Characteristics The MBTI is a self-report instrument in that the testtaker marks his or her own responses on the form. This assessment is considered to be in a forced to choice format because the testtaker is forced to choose between certain response options. Two types of items exist with this assessment: phrase items and word items. Phase items contain one question that gives response choices which are in sentence form. Word items are stated as phrases with response choices presented as word pairs (Jing & Dan-min, 2007). Uses One use of the MBTI is by organizations in their team building efforts (Coe, 1992).

    Increased communication is also possible through the information gained by the MBTI. This test is useful by organizations in the decision-making process as well. The diagnosis of dysfunctions within the organization can also be done through the use of the MBTI and further disruption can be avoided. Another use of the MBTI is in the training of employees within an organization (Coe, 1992). As with all testing instruments, the MBTI has the potential to be misused (Coe, 1992). One way this assessment can be misused occurs when used in the selection of employees.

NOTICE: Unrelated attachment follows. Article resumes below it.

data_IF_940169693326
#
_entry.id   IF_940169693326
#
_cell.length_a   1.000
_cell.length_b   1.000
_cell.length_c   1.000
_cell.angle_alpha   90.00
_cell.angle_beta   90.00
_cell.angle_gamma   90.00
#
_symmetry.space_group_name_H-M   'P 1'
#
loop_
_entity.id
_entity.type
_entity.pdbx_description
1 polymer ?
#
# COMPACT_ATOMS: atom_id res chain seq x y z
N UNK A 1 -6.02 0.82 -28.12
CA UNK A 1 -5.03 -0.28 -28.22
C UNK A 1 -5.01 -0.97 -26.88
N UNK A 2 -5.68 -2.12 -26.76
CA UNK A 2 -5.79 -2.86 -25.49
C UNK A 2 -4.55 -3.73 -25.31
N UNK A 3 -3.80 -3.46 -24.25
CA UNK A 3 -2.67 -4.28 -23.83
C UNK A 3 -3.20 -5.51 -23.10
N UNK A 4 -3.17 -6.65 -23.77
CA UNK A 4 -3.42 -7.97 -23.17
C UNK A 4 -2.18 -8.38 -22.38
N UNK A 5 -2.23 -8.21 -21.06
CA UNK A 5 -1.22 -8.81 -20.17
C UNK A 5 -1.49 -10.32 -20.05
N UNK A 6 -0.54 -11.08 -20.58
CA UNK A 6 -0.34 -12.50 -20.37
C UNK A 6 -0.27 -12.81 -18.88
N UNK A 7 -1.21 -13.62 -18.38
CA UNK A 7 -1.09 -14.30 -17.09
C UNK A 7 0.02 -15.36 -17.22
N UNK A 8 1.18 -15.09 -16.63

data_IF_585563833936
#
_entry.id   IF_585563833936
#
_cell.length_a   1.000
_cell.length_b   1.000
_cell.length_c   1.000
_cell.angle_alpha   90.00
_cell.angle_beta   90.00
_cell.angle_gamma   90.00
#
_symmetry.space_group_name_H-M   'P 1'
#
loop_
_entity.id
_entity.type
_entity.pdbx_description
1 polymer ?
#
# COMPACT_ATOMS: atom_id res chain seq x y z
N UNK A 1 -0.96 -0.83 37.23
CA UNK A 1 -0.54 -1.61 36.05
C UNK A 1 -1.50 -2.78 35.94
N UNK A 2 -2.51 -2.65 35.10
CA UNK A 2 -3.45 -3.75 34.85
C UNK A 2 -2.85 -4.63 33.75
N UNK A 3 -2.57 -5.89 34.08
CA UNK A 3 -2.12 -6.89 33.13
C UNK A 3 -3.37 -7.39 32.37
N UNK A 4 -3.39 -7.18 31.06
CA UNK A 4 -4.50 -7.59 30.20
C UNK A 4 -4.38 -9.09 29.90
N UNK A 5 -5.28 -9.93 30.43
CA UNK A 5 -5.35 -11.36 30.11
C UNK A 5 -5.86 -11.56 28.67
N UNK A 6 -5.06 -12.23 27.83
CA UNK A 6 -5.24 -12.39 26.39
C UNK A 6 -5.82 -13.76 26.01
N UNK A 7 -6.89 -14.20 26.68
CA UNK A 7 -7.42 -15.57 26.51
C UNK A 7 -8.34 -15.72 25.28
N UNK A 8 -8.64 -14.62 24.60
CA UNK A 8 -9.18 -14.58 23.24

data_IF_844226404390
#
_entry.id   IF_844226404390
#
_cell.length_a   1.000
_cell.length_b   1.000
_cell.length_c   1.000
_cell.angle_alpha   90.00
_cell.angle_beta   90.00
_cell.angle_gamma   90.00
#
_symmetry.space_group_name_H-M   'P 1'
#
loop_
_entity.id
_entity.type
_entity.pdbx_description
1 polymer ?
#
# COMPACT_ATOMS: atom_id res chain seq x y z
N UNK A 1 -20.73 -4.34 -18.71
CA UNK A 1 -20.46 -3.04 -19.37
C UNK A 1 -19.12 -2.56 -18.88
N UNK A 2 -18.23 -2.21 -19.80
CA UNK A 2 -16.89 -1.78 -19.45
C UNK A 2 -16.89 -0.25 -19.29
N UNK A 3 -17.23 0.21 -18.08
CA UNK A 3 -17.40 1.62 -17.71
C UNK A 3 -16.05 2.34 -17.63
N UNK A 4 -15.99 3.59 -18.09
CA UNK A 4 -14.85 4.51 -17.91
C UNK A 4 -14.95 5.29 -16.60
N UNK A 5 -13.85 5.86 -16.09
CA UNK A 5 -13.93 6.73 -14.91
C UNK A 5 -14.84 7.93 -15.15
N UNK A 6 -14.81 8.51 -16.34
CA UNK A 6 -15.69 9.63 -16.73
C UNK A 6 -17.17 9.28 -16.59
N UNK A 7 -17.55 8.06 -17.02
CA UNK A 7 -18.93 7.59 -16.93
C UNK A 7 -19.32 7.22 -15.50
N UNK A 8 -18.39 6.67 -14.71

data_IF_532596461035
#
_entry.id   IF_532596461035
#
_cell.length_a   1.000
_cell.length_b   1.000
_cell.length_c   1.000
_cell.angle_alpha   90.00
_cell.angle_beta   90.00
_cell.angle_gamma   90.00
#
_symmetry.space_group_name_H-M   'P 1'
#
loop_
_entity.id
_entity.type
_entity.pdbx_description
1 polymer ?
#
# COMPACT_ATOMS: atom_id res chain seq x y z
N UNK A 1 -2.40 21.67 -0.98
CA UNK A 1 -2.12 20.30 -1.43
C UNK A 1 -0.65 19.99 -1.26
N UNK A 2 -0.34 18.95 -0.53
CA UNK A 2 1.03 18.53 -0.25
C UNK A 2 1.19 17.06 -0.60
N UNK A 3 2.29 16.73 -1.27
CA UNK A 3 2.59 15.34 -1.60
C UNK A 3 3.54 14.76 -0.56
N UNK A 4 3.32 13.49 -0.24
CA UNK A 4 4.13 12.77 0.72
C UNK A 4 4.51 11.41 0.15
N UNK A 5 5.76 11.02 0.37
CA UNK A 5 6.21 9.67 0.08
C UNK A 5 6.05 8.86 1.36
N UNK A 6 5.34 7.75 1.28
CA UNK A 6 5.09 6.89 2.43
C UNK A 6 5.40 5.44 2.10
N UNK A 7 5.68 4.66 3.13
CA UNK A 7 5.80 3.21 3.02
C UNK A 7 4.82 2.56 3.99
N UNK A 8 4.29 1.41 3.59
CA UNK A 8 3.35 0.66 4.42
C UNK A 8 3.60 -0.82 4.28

Employees should not be chosen solely on their performance on the test because it does not always lead to the best choice for the position. Another misuse is in the typecasting of employees. This can lead to criticism and showing individuals in a negative light (Coe, 1992). Purposes The MBTI as an assessment of personality has become the most widely used tool in the field (Jing & Dan-min, 2007). Perhaps the reason for such wide use is that the MBTI is useful in so many areas. In educational settings the MBTI allows educators to better understand the personalities of their students and to better tailor their teaching styles.